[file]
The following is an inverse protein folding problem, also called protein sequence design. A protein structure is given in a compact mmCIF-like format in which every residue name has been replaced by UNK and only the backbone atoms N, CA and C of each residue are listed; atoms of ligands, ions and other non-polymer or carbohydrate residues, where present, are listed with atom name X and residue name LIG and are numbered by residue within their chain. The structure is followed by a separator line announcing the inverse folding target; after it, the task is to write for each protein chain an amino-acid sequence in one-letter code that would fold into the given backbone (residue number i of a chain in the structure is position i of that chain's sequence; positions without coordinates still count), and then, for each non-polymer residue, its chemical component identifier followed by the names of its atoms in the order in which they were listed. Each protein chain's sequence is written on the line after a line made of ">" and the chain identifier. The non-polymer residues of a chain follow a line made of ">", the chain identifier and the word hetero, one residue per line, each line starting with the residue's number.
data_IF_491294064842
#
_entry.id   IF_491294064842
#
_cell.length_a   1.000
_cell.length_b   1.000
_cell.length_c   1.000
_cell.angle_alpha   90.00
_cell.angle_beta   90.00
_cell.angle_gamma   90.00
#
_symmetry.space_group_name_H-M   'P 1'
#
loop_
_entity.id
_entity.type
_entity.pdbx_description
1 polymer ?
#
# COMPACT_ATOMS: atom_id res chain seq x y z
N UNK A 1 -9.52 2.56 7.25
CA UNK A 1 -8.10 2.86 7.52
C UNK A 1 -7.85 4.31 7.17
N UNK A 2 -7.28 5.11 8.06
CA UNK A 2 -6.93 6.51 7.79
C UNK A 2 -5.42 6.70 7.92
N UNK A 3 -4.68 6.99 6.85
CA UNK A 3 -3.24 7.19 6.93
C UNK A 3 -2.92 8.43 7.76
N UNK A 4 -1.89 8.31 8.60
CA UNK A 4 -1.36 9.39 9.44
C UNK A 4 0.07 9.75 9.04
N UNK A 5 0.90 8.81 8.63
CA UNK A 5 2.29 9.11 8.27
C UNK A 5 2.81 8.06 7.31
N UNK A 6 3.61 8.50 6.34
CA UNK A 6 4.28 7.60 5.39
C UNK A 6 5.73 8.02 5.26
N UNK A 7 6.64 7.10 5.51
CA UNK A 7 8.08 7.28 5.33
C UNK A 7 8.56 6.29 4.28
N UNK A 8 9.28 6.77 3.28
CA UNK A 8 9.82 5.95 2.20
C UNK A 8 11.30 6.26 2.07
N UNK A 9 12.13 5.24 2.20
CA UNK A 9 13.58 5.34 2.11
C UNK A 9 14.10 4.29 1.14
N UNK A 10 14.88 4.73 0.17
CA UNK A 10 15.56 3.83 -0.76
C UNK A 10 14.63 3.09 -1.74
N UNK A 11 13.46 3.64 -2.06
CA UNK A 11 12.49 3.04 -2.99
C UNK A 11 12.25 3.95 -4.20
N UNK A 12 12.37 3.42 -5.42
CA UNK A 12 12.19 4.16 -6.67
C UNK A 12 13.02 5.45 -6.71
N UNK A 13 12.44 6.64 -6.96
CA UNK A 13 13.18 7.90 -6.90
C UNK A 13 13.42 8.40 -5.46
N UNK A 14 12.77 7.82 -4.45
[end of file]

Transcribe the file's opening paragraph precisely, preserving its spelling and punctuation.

The following is an inverse protein folding problem, also called protein sequence design. A protein structure is given in a compact mmCIF-like format in which every residue name has been replaced by UNK and only the backbone atoms N, CA and C of each residue are listed; atoms of ligands, ions and other non-polymer or carbohydrate residues, where present, are listed with atom name X and residue name LIG and are numbered by residue within their chain. The structure is followed by a separator line announcing the inverse folding target; after it, the task is to write for each protein chain an amino-acid sequence in one-letter code that would fold into the given backbone (residue number i of a chain in the structure is position i of that chain's sequence; positions without coordinates still count), and then, for each non-polymer residue, its chemical component identifier followed by the names of its atoms in the order in which they were listed. Each protein chain's sequence is written on the line after a line made of ">" and the chain identifier. The non-polymer residues of a chain follow a line made of ">", the chain identifier and the word hetero, one residue per line, each line starting with the residue's number.